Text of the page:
That wasn't the only time Lear drew inspiration from across the pond. As Lear told USA Today, he'd seen raunchy comedian Redd Foxx perform in Vegas and became obsessed with creating a TV series for him, recognizing that toning down Foxx's act and unleashing him on network television would be hilarious, subversive, and successful. As luck would have it, around that same time he was approached by a British TV producer about adapting another Britcom for American television: "Steptoe and Son," about a quarreling father and son who ran a "rag-and-bone" business. 

Lear pitched Foxx the concept, and "Sanford and Son" was born. "It was an instant marriage," Lear said of partnering with Foxx. "Not that he wasn't difficult to deal with, but he was funny as hell and that made everything possible."

Norman Lear was on Richard Nixon's notorious 'enemies list'

Hand in hand with the success of "All in the Family" came controversy. When Archie Bunker espoused his old-fashioned views on race, homosexuality, and religion, Norman Lear's intent with the show was to point out how small-minded and ridiculous they were when exposed to the light. At the time, however, there were many Americans who agreed with Archie — including the president of the United States at the time, Richard M. Nixon. When the infamous White House tapes were released, Lear told Democracy Now, he was stunned to hear Nixon discussing his TV show. According to Lear, Nixon was on tape "talking about 'that show that makes fun of a good man.' Those were his words, and he was talking about that Archie Bunker ... " 

That was how Lear became one of the many showbiz types to appear on Nixon's "enemies list," joining the likes of John Lennon, Barbra Streisand, and Jane Fonda. In a clip posted by Talking Points Memo, Lear recalled Nixon complaining about one particular episode, in which Archie discovered a longtime friend was gay. "And I'll be — it was the [craziest] thing ... two magnificent, handsome guys and a stupid old fellow and a nice girl ... They were glorifying homosexuality."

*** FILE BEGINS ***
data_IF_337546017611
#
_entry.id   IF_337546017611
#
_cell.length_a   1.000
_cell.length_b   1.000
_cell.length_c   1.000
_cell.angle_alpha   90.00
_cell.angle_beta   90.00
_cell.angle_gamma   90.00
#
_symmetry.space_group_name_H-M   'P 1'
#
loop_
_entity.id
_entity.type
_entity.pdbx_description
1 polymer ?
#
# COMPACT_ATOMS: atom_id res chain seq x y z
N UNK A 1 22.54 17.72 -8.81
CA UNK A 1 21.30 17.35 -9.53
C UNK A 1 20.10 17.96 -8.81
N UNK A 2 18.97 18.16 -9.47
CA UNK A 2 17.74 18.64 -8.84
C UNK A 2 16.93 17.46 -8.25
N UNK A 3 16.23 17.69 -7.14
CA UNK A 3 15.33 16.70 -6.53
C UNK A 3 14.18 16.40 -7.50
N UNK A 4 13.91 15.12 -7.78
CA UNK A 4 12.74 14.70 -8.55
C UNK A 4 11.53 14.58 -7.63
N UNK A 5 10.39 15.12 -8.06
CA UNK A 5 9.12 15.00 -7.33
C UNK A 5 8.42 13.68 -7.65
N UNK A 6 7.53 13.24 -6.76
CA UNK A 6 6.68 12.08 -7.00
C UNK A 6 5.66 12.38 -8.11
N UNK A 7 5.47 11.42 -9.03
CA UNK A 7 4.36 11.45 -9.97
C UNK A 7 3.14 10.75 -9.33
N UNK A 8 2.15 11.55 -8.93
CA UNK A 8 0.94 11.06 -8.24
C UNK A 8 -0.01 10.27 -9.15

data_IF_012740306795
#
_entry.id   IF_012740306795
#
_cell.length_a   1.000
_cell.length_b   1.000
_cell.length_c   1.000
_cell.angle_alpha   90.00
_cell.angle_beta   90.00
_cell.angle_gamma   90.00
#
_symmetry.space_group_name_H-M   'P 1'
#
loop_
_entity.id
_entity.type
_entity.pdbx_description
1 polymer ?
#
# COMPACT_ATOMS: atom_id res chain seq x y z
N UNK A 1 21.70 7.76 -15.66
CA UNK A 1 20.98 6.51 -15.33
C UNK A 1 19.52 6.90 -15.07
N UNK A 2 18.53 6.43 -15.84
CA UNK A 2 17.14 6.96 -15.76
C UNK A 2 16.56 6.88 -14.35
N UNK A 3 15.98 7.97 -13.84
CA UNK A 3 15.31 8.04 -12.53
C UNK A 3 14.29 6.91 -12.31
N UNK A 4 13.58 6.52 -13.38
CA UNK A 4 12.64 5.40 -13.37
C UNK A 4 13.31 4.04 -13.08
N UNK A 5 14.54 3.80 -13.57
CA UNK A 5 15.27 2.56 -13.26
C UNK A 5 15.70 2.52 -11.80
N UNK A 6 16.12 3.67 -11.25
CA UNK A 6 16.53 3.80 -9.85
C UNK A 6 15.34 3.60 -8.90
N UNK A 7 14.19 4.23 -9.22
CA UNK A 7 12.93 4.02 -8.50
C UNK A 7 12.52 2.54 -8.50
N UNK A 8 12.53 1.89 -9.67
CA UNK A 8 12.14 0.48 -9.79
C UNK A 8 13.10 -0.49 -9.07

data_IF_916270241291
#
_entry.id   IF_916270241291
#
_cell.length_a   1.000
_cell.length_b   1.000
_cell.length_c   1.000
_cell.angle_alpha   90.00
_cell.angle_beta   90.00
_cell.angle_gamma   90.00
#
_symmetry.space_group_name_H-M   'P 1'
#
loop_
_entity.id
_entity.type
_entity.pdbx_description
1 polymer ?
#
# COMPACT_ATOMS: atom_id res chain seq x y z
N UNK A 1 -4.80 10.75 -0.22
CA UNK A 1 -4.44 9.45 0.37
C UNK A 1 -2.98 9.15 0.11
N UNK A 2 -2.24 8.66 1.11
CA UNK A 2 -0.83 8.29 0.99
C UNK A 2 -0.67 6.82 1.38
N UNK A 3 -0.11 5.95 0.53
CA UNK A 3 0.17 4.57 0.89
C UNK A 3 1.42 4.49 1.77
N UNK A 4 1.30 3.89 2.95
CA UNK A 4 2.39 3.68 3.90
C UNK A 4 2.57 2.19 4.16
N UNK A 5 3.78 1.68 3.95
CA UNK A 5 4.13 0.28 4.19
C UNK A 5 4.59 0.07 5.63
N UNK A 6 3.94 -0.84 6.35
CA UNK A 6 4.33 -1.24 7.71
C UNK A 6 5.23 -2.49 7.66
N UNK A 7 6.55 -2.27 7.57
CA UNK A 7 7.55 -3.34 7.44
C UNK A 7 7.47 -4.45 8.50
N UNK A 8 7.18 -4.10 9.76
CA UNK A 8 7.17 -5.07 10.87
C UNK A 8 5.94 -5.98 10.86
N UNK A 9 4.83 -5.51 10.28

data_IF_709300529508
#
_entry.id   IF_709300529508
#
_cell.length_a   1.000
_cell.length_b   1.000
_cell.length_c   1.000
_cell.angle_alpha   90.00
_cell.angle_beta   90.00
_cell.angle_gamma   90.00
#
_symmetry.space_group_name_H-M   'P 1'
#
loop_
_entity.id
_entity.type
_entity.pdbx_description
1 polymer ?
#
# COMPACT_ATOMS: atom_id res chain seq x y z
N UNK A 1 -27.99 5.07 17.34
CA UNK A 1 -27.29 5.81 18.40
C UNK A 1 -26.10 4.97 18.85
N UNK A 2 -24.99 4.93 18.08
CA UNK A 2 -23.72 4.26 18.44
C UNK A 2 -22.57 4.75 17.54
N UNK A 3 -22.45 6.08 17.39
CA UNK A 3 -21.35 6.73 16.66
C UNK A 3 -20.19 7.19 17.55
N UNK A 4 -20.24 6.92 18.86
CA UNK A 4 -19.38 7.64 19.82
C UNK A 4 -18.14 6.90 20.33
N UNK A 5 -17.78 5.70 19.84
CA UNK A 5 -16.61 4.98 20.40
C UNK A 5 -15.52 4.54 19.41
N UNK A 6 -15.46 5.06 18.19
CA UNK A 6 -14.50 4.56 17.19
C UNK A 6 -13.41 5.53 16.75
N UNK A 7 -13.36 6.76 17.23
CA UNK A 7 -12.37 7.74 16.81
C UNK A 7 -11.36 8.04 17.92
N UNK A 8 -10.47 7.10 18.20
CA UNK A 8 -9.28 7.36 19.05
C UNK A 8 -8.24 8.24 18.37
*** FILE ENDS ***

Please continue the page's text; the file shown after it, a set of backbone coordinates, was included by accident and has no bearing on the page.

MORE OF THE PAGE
Lear theorized that something in that episode had triggered Nixon. "I wonder if the president didn't have a problem with his own sexuality, the way he described those two guys as 'handsome' and 'virile,'" Lear mused. 

Norman Lear's political opinions made some enemies

Richard Nixon wasn't the only right-wing figure Norman Lear clashed with due to his political presence. He also embarked on a well-documented war with Reverand Jerry Falwell, founder of the conservative political action organization the Moral Majority. It all started in 1980, when Lear was researching a movie and wound up watching 100 hours' worth of Falwell's "Old Time Gospel Hour." Lear was so alarmed by what he saw that he stopped working on the project and promptly produced a TV commercial warning of the dangers of religious intolerance.

In response, Falwell (pictured above) blasted Lear as an enemy of the American family. "Norman Lear is clearly anti-Christian," Falwell said, as reported by The Washington Post. Falwell didn't try to sugarcoat his contempt for the left-leaning TV producer. "[Lear's] whole vendetta is against everyone who is preaching the gospel," Falwell griped. "I see an anti-Christian, anti-Reagan fire raging in his soul that's caused him to lash out at the president and the Pat Robertsons and Jerry Falwells of the world."

Characteristically, Lear didn't mince words in his response when he fired back at Falwell with both barrels. "There's nobody who knows me who thinks I'm either irreligious or antireligious. I have great concern anytime someone suggests that God smiles on him because he believes a certain way and doesn't smile on me," he declared. 

"[Falwell] would have to know, the way he talks about me, that ... to an [antisemite], a wealthy Jew is different from someone else who is wealthy. The Rev. Falwell trades in that in a consistent and smarmy fashion."

He founded a political organization

Norman Lear's dustup with Jerry Falwell inspired him to found People for the American Way. Launched in 1981, the foundation was his response to a rising tide of right-wing political efforts spearheaded by religious zealots who demonized anyone who didn't think, believe, or act like they did. As a Jewish veteran of the Second World War who flew 52 combat missions over Nazi Germany, Lear had witnessed firsthand the perils of that path, and he saw People for the American Way as a way he could push back.